• Only uses 20W of power
  • Overclockable
  • Occupies 1 PCI slot


  • Doesn’t support 4K resolution

Click to Check Price on Amazon

NVIDIA GeForce GT 1030 OC 2GB Review

  • 2048MB GDDR5 6008MHz
  • HDMI and DVI Output
  • 4K@60Hz Resolution
  • $$

The GeForce GT 1030 OC 2GB is a powerhouse at a steal from Gigabyte, as far as we’re concerned. It’s got incredible power for such a small little card, and at less than double the price of the MSI GT 710, it’s got great bang for your buck.

While small in form factor, the GT 1030 has some great features that one might only expect in a higher-end card. For this very reason, it’s our pick for our favorite GPU Under $100 for gaming. Some of these features include one-click overclocking, full 4K / 60Hz resolution, two gigs of GDDR5 RAM, and a whole host of possibilities in terms of tweaking and optimization using Gigabyte’s included command center.

The card runs using very little power (running more than efficiently on a 300-350W power supply), and is built in the ATX form factor, with fans built to run silently and powerfully. It’s a great purchase if you’re looking to upgrade your gaming rig on a budget. It can also manage to hit 60fps on most non-AAA without much of a drop in graphics settings – this makes it a bit of an everyman in the budget gaming department.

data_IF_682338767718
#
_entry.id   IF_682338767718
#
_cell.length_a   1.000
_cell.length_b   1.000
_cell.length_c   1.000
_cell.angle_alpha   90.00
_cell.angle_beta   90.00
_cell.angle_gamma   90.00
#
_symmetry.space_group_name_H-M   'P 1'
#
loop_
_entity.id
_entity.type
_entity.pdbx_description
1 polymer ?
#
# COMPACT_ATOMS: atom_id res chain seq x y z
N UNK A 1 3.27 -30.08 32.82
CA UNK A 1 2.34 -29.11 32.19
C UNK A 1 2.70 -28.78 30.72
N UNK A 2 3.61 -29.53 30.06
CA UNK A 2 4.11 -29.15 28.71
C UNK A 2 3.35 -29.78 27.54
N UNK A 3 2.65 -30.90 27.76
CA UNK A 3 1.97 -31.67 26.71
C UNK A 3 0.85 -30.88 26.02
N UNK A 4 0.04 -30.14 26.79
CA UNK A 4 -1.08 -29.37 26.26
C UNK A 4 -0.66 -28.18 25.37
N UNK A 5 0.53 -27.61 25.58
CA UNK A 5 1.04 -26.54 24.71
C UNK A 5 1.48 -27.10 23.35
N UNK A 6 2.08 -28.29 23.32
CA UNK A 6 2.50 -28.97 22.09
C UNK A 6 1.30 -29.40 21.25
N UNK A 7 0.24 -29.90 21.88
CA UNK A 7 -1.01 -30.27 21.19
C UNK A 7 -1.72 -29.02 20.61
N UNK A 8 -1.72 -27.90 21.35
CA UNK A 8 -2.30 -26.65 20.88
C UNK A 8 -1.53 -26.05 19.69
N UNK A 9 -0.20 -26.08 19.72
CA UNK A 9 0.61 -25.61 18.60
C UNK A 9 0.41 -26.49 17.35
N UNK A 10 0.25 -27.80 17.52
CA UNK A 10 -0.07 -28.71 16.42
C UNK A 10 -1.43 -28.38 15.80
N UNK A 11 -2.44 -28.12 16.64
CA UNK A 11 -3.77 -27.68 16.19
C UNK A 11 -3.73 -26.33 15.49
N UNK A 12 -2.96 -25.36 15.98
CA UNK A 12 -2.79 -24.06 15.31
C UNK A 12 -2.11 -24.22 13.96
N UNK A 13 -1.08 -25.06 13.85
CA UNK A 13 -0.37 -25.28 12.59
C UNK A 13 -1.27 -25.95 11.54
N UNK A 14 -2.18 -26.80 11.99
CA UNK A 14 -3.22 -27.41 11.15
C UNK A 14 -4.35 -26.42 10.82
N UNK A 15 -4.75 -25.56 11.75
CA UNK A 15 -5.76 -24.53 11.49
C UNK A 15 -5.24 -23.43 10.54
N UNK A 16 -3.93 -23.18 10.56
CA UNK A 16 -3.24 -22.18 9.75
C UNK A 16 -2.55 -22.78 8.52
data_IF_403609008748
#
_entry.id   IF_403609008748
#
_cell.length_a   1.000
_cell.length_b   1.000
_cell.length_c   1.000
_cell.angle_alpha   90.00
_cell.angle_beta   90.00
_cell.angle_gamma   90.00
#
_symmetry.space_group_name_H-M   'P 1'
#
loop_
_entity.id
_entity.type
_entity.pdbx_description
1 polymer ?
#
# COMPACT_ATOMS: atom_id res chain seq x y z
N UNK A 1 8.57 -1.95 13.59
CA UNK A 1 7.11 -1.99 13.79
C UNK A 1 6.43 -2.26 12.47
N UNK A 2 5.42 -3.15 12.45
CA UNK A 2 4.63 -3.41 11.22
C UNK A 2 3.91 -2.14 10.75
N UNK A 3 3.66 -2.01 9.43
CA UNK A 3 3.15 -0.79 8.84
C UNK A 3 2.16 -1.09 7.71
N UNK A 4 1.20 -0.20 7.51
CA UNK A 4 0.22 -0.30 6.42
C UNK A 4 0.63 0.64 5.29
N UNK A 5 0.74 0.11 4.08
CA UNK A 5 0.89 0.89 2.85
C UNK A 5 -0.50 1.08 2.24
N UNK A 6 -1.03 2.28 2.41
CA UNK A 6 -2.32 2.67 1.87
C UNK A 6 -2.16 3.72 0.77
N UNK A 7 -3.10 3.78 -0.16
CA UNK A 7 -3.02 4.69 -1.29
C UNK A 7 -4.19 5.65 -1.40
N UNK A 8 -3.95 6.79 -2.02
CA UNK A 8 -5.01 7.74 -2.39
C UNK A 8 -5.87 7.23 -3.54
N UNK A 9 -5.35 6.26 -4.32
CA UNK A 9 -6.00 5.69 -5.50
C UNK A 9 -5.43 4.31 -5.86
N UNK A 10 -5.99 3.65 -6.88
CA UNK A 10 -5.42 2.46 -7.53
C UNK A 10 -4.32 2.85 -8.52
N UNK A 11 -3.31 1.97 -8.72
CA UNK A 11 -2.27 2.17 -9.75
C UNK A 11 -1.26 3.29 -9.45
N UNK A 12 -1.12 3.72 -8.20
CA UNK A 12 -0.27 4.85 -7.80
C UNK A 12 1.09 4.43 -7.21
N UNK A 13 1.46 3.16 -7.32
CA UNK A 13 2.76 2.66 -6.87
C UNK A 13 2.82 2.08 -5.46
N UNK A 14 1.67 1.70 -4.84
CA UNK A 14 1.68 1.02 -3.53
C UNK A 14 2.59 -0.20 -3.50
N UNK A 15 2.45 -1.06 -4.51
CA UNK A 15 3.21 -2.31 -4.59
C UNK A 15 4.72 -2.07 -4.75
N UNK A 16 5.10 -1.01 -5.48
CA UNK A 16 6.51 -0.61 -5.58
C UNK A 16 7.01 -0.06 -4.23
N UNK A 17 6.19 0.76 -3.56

• 4K / 60Hz Resolution
  • Easy Install
  • Runs cool and quietly


  • No-dual HDMI monitor support

Click to Check Price on Amazon

ZOTAC GeForce GT 730 Zone Edition 4GB Review

  • 4096MB DDR3 1600MHz
  • HDMI, DVI and CRT outputs
  • Full 4K Resolution
  • $$

The GeForce GT 730 Zone Edition from ZOTAC is our top pick for a budget GPU under $100 for animation, as it’s got a whole lot of RAM and a decent processor too. It’s got a very small form factor, which is made up mostly of its heatsink (there’s no fan on this card) so be sure that your case has adequate cooling before setting your sights on this baby beast.

The GT 730 4GB has a host of great features which make up for the lack of performance when it’s compared to newer, similar cards on the market. Some of these features include it being triple-display ready; using only 25-watts of power (meaning one can easily run it on a 300W power supply), supporting full 4K Quad HD resolution, as well as having a low profile form factor.

Now, while this is a 4GB card, the memory is a little slower on this one, as well as the processor, compared to, for example, a 2GB GDDR5 card. This card is a little outdated and starting to reach a point of outdated performance. However, if you’re without a graphics card in your setup, or currently using one with lower performance and handling than this one, then it’s a no brainer to upgrade your animation rig with this little fighter.

  • 4K Full Quad HD Resolution
  • Triple-Display Ready
  • Low Profile Form Factor


  • RAM and Clock speed might be too slow for some
  • Handling with games is inconsistent

Click to Check Price on Amazon

EVGA GeForce GT 1030 SC 2GB Review

  • 2048MB GDDR5 6008MHz
  • HDMI and DVI Output
  • DX12 Compatible
  • 4K Full Quad HD Resolution
  • $$$